In this work, graphene oxide reinforced polycarbonate based antibacterial and optically transparent thin films were fabricated by a facile technique. Thermal analysis and SEM micrographs confirmed the reinforcement of GO in the PC matrix. The agglomeration of GOs increased by increasing their concentration and the threshold limit of GO content in the PC matrix was 0.5%. The GO and PC-GO films exhibited excellent bacteriostatic effect against E. coli and S. aureus. The antibacterial nature of the PC-GO films makes these materials promising candidates for use in biomedical devices and food packaging materials.
The authors declare that there are no competing interests regarding the publication of this paper.
S. Some, J. S. Sohn, J. Kim et al., “Graphene-iodine nanocomposites: highly potent bacterial inhibitors that are bio-compatible with human cells,” Science Reports, vol. 4, no. 6, Article ID 20015, 2016.View at: Google Scholar
O. Akhavan, E. Ghaderi, and A. Esfandiar, “Wrapping bacteria by graphene nanosheets for isolation from environment, reactivation by sonication, and inactivation by near-infrared irradiation,” The Journal of Physical Chemistry B, vol. 115, no. 19, pp. 6279–6288, 2011.View at: Publisher Site | Google Scholar
D. J. Brunelle and M. R. Korn, Advances in Polycarbonates, American Chemical Society, Washington, DC, USA, 2005.
R. Glaum, M. Wiedmann-Al-Ahmad, U. Huebner, and R. Schmelzeisen, “Tissue engineering of composite grafts: cocultivation of human oral keratinocytes and human osteoblast-like cells on laminin-coated polycarbonate membranes and equine collagen membranes under different culture conditions,” Journal of Biomedical Materials Research—Part A, vol. 93, no. 2, pp. 704–715, 2010.View at: Publisher Site | Google Scholar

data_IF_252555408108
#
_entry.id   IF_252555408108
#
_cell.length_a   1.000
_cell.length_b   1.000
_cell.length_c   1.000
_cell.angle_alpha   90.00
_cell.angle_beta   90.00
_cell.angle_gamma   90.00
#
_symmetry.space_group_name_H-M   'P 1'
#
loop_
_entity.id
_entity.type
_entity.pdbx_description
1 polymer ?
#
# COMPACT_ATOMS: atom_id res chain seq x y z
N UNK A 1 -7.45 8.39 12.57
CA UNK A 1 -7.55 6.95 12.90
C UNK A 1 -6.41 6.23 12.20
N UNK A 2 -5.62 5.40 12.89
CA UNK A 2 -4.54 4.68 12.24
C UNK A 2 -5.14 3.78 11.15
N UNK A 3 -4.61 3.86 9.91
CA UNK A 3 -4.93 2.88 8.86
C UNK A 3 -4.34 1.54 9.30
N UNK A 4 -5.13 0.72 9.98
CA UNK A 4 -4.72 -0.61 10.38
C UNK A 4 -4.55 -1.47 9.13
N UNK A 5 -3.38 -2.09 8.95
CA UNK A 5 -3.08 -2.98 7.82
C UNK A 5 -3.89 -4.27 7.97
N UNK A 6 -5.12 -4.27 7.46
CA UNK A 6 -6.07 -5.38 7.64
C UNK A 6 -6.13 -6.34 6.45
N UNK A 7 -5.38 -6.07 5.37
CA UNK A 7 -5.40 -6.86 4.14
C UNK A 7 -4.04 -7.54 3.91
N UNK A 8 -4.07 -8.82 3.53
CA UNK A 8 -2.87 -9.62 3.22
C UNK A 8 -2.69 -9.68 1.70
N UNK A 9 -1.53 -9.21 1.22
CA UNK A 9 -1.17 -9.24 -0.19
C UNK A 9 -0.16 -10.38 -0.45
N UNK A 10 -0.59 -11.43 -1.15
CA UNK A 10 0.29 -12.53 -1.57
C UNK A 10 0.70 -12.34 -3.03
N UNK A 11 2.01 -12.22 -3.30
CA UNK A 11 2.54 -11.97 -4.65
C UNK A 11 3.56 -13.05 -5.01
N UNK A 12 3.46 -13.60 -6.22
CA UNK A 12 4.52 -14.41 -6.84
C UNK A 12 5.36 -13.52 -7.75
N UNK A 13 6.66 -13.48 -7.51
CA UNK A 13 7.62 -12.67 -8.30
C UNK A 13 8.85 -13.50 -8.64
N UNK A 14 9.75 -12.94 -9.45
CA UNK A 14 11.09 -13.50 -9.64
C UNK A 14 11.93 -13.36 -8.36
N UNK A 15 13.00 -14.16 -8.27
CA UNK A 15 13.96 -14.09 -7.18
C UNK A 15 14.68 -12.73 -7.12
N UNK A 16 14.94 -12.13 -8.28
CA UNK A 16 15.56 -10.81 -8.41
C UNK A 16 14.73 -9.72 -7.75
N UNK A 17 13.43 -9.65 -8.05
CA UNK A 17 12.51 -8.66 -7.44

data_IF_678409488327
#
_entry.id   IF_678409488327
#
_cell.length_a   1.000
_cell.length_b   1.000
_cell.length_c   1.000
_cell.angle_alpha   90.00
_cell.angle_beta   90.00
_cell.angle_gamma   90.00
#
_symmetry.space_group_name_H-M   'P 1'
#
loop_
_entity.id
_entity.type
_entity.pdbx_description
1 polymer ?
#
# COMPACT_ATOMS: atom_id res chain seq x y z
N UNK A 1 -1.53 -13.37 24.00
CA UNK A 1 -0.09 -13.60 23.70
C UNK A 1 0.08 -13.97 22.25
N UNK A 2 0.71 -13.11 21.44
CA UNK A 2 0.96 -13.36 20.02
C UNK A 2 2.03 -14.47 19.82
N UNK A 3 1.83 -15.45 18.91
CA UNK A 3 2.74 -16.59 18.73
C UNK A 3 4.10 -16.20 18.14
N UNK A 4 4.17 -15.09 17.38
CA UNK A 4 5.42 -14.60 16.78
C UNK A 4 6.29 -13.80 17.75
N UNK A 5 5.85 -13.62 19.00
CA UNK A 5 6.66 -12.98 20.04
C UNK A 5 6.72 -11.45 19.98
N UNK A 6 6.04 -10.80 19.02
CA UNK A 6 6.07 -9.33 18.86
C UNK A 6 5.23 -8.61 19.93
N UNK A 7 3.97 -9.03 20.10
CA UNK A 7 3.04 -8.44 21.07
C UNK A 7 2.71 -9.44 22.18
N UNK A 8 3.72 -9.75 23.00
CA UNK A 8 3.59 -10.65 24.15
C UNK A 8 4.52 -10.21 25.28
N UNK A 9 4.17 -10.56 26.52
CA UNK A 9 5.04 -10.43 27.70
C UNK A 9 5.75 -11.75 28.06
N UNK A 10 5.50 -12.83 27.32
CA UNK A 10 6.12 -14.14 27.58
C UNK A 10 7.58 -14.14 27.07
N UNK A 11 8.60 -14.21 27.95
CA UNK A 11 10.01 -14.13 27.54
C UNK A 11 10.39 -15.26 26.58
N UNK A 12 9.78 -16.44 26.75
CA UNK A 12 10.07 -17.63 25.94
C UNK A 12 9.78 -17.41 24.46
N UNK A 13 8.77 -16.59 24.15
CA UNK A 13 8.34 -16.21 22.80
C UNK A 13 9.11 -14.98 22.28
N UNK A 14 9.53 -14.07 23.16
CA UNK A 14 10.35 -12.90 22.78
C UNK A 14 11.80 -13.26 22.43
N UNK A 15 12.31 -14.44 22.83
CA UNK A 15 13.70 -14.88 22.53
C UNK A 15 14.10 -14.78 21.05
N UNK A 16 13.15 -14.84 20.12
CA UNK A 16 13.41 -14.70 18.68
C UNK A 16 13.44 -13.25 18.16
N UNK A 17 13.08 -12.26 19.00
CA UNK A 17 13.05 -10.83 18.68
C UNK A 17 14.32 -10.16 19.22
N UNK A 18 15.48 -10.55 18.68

S. Sodha, K. Wall, S. Redenti, H. Klassen, M. J. Young, and S. L. Tao, “Microfabrication of a three-dimensional polycaprolactone thin-film scaffold for retinal progenitor cell encapsulation,” Journal of Biomaterials Science, Polymer Edition, vol. 22, no. 4–6, pp. 443–456, 2011.View at: Publisher Site | Google Scholar
B. Maria, W. Kinga, and Z. Szczepan, “Chitosan-based ultrathin films as antifouling, anticoagulant and antibacterial protective coatings,” Journal of Biomaterial Science Polymer Edition, vol. 23, pp. 1963–1980, 2012.View at: Google Scholar
B. A. Sweileh, Y. M. Al-Hiari, M. H. Kailani, and H. A. Mohammad, “Synthesis and characterization of polycarbonates by melt phase interchange reactions of alkylene and arylene diacetates with alkylene and arylene diphenyl dicarbonates,” Molecules, vol. 15, no. 5, pp. 3661–3682, 2010.View at: Publisher Site | Google Scholar